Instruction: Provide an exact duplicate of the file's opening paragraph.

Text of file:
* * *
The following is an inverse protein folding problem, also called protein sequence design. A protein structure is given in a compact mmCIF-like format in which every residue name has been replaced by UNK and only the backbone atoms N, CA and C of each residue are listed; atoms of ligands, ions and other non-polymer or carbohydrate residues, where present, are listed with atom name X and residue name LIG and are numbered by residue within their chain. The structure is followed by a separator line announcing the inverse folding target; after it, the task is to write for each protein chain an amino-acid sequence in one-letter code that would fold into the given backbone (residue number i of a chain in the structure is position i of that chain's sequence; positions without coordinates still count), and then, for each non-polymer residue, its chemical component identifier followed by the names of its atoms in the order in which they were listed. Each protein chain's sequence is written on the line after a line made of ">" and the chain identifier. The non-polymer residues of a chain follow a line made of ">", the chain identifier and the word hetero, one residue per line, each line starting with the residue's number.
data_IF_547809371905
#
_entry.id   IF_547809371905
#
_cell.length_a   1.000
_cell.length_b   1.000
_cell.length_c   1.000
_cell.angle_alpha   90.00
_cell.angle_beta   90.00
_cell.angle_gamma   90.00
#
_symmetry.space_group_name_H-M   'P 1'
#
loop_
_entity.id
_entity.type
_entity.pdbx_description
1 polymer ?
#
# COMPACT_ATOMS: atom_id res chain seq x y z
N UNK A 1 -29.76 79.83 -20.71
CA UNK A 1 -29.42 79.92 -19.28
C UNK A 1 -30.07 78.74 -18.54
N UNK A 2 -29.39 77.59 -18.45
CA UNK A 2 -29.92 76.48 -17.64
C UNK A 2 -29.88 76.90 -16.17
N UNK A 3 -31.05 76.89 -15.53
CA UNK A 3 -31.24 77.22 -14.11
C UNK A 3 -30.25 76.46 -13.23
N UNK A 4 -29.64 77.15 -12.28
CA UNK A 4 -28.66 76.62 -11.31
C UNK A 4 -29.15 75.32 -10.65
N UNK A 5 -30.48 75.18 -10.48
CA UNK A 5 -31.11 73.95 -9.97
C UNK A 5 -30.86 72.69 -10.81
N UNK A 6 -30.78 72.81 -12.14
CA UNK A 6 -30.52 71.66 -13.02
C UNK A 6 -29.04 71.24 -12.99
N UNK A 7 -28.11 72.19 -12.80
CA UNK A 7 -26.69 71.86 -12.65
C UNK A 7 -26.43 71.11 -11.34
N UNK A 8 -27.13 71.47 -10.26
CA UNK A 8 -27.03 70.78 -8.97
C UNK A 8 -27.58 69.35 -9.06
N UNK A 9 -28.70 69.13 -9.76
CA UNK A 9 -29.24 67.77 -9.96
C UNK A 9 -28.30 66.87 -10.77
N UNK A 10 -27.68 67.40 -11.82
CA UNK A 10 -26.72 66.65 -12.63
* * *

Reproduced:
The following is an inverse protein folding problem, also called protein sequence design. A protein structure is given in a compact mmCIF-like format in which every residue name has been replaced by UNK and only the backbone atoms N, CA and C of each residue are listed; atoms of ligands, ions and other non-polymer or carbohydrate residues, where present, are listed with atom name X and residue name LIG and are numbered by residue within their chain. The structure is followed by a separator line announcing the inverse folding target; after it, the task is to write for each protein chain an amino-acid sequence in one-letter code that would fold into the given backbone (residue number i of a chain in the structure is position i of that chain's sequence; positions without coordinates still count), and then, for each non-polymer residue, its chemical component identifier followed by the names of its atoms in the order in which they were listed. Each protein chain's sequence is written on the line after a line made of ">" and the chain identifier. The non-polymer residues of a chain follow a line made of ">", the chain identifier and the word hetero, one residue per line, each line starting with the residue's number.